3. Dear Sophie,
    If you’re ever interested in a painstakingly exacting comparison of individual colors amongst oil paint brands read the posts by gunzorro on wetcanvas.com. Jim Harris is an artist who takes paints VERY seriously, and evaluates them on all the qualities artists look for in the best paints. He even posts photos of his comparison sheets. Highly informative! Enjoy!

    1. Hi Amy – so true! Wetcanvas is pretty much where I have learned to paint. I am not on there very often anymore, but I used to be a regular. And yes, I even saved Gunzorro’s colour sample pictures on my computer. I still have them somewhere. I wonder if Jim still paints and how he’s doing. Great tip, Amy, wetcanvas is great. Although The Art Cafe – my painting forum – is pretty cool too 😉 😉

  4. Hi Sophie –
    It’s always amusing when artists compare brands of oil paints as if finding the right brand will somehow make them a better artist. Many of the top artists use very cheap brands. I know Jeremy Lipking used to use M. Graham, then later on switched to Michael Harding (of course he got freebies). But I saw no difference in the – post M. Graham – paintings at all. I certainly would not pay the high price for Vasari. But I would be interested in knowing an equivalent color to Vasari’s “Bice.” Just curious how the hue works in flesh tones. Something Casey Childs uses. Maybe Michael Harding’s Kings Blue? Right now I use Michael Harding and Gamblin.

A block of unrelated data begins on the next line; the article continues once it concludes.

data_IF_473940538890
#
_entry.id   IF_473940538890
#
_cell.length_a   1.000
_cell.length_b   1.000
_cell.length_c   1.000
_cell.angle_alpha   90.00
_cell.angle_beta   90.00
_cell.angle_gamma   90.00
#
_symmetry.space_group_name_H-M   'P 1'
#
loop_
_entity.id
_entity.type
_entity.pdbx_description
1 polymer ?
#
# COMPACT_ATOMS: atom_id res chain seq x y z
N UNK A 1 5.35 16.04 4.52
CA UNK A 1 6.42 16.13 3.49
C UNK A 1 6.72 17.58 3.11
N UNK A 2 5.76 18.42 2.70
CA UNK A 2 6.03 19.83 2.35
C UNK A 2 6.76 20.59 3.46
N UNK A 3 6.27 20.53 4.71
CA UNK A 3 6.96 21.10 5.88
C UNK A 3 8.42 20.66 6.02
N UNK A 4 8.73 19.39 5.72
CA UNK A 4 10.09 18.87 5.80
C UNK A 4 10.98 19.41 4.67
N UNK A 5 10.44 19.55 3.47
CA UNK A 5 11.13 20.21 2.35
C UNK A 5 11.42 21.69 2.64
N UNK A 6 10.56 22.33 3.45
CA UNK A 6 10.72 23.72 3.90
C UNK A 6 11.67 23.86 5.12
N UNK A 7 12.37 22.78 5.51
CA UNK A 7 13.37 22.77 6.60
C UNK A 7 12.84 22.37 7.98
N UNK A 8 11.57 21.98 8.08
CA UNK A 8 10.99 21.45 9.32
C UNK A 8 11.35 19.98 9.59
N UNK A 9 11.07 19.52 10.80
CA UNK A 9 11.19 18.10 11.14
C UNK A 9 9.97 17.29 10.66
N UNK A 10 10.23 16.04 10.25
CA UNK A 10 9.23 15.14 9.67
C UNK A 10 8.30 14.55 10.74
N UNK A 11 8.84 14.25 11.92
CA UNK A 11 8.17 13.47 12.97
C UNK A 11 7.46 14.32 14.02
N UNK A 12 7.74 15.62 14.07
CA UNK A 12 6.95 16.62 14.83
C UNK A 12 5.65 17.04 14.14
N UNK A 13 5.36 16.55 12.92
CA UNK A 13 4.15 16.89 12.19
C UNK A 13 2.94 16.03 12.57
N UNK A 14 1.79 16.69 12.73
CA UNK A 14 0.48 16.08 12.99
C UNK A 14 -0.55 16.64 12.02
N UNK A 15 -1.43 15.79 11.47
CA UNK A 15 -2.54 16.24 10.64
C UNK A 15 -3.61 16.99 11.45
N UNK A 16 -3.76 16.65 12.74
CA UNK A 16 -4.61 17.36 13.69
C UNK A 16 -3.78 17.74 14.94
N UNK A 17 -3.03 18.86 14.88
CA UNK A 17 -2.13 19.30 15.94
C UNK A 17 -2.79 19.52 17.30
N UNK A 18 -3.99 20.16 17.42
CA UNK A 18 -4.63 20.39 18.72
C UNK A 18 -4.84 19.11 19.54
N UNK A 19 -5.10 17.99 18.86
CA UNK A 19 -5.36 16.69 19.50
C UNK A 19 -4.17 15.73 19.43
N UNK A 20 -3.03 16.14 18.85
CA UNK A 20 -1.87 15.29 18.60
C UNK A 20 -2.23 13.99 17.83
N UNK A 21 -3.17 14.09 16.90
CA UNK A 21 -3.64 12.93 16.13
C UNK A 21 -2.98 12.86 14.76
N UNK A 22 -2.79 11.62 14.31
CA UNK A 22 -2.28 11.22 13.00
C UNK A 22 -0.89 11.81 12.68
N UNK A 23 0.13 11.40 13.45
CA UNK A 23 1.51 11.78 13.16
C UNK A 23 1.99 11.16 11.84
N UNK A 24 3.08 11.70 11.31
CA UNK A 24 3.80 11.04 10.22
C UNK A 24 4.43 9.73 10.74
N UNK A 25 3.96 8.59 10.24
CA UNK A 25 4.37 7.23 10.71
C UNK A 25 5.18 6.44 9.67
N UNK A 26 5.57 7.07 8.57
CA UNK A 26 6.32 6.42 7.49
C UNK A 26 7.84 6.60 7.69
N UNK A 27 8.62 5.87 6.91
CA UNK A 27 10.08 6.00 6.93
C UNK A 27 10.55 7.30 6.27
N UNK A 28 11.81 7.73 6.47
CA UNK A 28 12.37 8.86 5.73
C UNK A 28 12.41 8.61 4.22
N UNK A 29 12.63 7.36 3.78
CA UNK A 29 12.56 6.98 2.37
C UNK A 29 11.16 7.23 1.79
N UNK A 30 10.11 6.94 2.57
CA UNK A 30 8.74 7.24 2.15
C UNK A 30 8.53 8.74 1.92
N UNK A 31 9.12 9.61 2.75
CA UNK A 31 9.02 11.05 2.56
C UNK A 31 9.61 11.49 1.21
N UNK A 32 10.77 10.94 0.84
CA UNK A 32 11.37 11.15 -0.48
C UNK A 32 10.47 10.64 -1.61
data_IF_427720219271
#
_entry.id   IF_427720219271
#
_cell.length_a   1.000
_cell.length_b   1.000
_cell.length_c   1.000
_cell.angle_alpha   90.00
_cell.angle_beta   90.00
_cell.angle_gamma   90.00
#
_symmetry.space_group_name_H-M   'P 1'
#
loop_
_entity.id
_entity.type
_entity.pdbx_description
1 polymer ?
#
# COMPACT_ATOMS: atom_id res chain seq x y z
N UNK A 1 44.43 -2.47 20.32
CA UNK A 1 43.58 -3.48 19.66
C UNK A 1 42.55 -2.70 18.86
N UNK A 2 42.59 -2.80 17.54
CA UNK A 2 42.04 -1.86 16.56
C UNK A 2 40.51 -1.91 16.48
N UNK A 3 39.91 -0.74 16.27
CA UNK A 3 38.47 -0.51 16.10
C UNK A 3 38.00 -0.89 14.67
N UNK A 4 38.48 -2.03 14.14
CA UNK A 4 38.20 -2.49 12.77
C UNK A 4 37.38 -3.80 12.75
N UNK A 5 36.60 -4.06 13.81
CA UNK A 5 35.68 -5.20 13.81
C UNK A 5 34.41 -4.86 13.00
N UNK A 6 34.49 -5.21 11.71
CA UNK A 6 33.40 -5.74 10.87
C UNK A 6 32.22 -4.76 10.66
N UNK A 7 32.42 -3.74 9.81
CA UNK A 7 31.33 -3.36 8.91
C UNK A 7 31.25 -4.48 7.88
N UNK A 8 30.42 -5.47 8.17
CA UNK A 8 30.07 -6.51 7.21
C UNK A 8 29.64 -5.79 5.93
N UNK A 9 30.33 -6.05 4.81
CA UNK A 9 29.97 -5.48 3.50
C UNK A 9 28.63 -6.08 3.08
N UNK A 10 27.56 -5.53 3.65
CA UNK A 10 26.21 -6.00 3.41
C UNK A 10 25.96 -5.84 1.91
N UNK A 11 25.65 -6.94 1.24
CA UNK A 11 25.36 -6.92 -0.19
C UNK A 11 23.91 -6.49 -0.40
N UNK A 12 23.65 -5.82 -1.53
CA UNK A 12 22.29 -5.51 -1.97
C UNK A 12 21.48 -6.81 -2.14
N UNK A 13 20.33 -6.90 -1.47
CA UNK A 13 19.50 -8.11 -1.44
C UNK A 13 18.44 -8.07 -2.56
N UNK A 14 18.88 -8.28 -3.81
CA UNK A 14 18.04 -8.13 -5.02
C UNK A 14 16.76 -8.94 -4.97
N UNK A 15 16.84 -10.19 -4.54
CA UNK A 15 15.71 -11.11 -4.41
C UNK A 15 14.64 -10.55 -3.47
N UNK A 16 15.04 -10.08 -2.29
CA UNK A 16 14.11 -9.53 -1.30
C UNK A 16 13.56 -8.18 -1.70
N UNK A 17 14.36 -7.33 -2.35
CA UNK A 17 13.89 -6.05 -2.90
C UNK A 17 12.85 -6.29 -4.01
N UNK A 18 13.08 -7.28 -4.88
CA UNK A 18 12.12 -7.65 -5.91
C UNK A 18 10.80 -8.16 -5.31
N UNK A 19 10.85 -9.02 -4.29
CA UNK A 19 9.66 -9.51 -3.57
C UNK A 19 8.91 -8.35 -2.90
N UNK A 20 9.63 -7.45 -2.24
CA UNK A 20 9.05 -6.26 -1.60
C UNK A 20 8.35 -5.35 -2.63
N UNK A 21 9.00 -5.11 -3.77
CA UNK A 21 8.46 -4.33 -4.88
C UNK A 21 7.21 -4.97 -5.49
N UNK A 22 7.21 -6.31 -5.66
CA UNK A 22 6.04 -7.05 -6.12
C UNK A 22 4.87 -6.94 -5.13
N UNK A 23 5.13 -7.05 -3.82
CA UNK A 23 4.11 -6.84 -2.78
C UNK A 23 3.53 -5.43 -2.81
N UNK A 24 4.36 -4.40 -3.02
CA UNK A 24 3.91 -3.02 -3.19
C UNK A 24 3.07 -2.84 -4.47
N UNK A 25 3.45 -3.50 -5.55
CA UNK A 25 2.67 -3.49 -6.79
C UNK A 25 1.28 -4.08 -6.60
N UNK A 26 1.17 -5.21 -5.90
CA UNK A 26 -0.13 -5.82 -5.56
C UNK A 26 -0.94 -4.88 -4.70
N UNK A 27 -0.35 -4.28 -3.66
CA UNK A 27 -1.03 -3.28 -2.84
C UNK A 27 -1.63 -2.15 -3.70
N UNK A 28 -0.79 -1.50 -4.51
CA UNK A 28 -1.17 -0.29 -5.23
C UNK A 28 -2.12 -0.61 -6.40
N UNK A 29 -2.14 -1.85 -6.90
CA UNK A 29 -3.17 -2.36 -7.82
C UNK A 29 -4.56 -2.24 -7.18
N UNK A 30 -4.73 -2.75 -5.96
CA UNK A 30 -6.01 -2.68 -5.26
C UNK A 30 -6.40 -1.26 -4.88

Thanks for the blog.

    1. Hi David, I can’t say I’ve ever seen a colour like Bice anywhere else! Kings Blue is usually too bright and too blue. As you say no paint is going to make you paint differently or better or worse. Its just that some paints suit you better than others. I like fluid paint for example. And some paints have colours that I prefer. Some paints have a texture and ‘feel’ that I really like. Will it make my paintings better? No, of course not. But it can increase the joy of painting and the ease of mixing sometimes. Most of the paints you mention are all pretty good so differences will be minimal. Thank you for stopping by and leaving a comment! Much appreciated.

  5. Hi Sophie. About to take the plunge into oils. As my style in pastel is quite detailed I expect to do the same in oils. I expect glazing in layers will be what I want to do. Do you have any experience with alkyds. Coming from pastel, the drying time is freaking me out!